measuring metrics

Discussion in 'Power Training' started by slowfoot, Dec 14, 2010.

  1. slowfoot

    slowfoot New Member

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    i just got my powertap setup and want to know how people measure their metrics.

    do you get them from a ride and the download after it, or, for example, do you specifically do a 5 sec interval , then separate intervals for each time segment after?

    thanks
    dave t
     
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  2. swampy1970

    swampy1970 Well-Known Member

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    Measuring metrics.

    1 meter = 3.28084ft

    Apple ± Crust ≠ π

    I think you're over complicating things so much that I'm having a hard time grasping what you're looking for...
     
  3. slowfoot

    slowfoot New Member

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    everyone posts their power profiles as:

    5s
    1m
    5m
    60m

    are these extracted from a race or recorded from isolated tests at those time intervals

    you probably will consider my stats as inconsequential due to my age and level but it makes working out indoors much more fun considering
    it is 10 degrees f and snowing where i am

    thanks

    dave t
     
  4. smaryka

    smaryka Member

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    If you use WKO+ software (which most people do, download a copy of it to try for free for 14 days before you buy) then it provides those metrics for you in every workout. It will also create a running graph with a peak power curve with your bests at literally every time frame. You can then customise these graphs if you want to compare last season with this season, today's workout with all-time records, etc. etc.

    I think Golden Cheetah which is free will do the same but others can chime in on that since I don't use that software much.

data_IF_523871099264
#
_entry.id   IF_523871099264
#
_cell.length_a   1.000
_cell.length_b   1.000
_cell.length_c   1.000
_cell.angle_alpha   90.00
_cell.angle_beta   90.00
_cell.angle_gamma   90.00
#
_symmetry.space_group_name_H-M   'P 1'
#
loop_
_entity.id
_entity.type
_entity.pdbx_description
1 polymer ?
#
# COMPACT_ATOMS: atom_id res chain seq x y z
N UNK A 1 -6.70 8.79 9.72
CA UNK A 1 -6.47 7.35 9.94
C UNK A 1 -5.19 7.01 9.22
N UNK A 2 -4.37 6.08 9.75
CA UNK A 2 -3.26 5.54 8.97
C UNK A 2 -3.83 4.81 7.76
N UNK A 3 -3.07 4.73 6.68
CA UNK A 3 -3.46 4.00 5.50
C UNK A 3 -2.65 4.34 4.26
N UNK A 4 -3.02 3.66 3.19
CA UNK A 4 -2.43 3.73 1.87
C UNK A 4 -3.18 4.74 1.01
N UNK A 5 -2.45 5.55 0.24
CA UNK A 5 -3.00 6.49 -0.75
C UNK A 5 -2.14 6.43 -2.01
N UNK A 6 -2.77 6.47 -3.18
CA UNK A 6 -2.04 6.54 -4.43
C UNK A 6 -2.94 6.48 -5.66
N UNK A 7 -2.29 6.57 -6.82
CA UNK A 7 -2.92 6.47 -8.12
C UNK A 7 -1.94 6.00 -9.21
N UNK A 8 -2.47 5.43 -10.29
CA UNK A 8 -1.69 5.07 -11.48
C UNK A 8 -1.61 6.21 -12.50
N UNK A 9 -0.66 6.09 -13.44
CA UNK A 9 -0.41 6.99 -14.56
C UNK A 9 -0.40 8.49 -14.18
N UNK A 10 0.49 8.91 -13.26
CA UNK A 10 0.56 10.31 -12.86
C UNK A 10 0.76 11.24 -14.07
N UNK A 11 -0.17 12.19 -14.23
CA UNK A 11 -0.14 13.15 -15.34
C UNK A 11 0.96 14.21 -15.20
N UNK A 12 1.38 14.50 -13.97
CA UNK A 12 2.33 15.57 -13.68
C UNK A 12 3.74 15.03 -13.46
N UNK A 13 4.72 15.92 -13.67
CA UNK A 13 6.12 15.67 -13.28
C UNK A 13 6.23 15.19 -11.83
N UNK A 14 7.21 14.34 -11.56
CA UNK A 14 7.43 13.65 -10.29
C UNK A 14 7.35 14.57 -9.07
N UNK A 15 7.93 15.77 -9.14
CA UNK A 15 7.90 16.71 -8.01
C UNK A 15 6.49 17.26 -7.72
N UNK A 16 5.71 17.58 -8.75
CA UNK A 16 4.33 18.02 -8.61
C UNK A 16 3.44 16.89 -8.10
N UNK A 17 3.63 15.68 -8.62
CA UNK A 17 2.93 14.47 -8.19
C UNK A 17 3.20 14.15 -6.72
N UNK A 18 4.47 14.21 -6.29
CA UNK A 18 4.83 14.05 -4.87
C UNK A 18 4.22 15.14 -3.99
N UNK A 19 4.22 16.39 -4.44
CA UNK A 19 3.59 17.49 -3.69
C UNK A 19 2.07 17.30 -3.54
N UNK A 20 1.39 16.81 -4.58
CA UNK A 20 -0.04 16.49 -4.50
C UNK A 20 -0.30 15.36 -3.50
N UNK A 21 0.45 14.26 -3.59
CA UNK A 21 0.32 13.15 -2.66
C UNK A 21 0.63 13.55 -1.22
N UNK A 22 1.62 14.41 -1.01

The Saris PowerAgent software does that too I believe, though to be honest I only use PowerAgent to look at surges in races. I prefer WKO for handling general metrics.
     
  5. JibberJim

    JibberJim Member

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    They are extracted by the tools as Maryka says. Most people will specifically attempt them at various points in their training - or in actual races - 5second peaks often come in actual races where there's real motivation. 1 minute will generally come from a focussed test effort - and you'll likely needs lots of tries to get a max. 5 minutes will come from a Hill Climb in the UK but if you don't race very short hard hill climbs it will likely come from a focussed training attempt at it. The 60 may also come from a race but people will often estimate that from other tests. e.g. I often race 25 mile TT or a challenge on a course which takes anywhere from 50 minutes (hopefully less next summer!) but it will give a better estimate than any actual 60 minute effort which I'll never pace.
     
  6. daveryanwyoming

    daveryanwyoming Well-Known Member

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    For the best power profiling results you should actually test the durations of interest. For instance it's very unlikely you'll sustain your best possible power for one minute or for a full hour just by doing rides and races unless your races include the kilo and a 40K time trial ridden right at 40 kph.

    Spend some time reading here: http://home.trainingpeaks.com/power411.aspx

    The part on power profiling in particular should answer some of your questions, and yes as the others have said most power analysis software lets you easily track best efforts for various durations.

    -Dave
     
  7. slowfoot

    slowfoot New Member

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    great stuff.
    thank you for the helpful insights
    it'll be great to have more focus and structure to my workouts and data to measure improvements.

    dave
     
  8. Nate Pearson

    Nate Pearson New Member

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    Always set your recording device to the shortest time interval. There are a lot of little spikes during cycling and you don't want to miss any of them.

    For seeing your 5, 10, 20, ect bests people always posts those as their best from all their files. No way does anyone ever get their best on both sides of the power curve during the same ride.

    Occasionally you will get your best 10, 20sec in the same ride, but I doubt you're getting a new 60 min power PR in that same ride.

    -Nate
     
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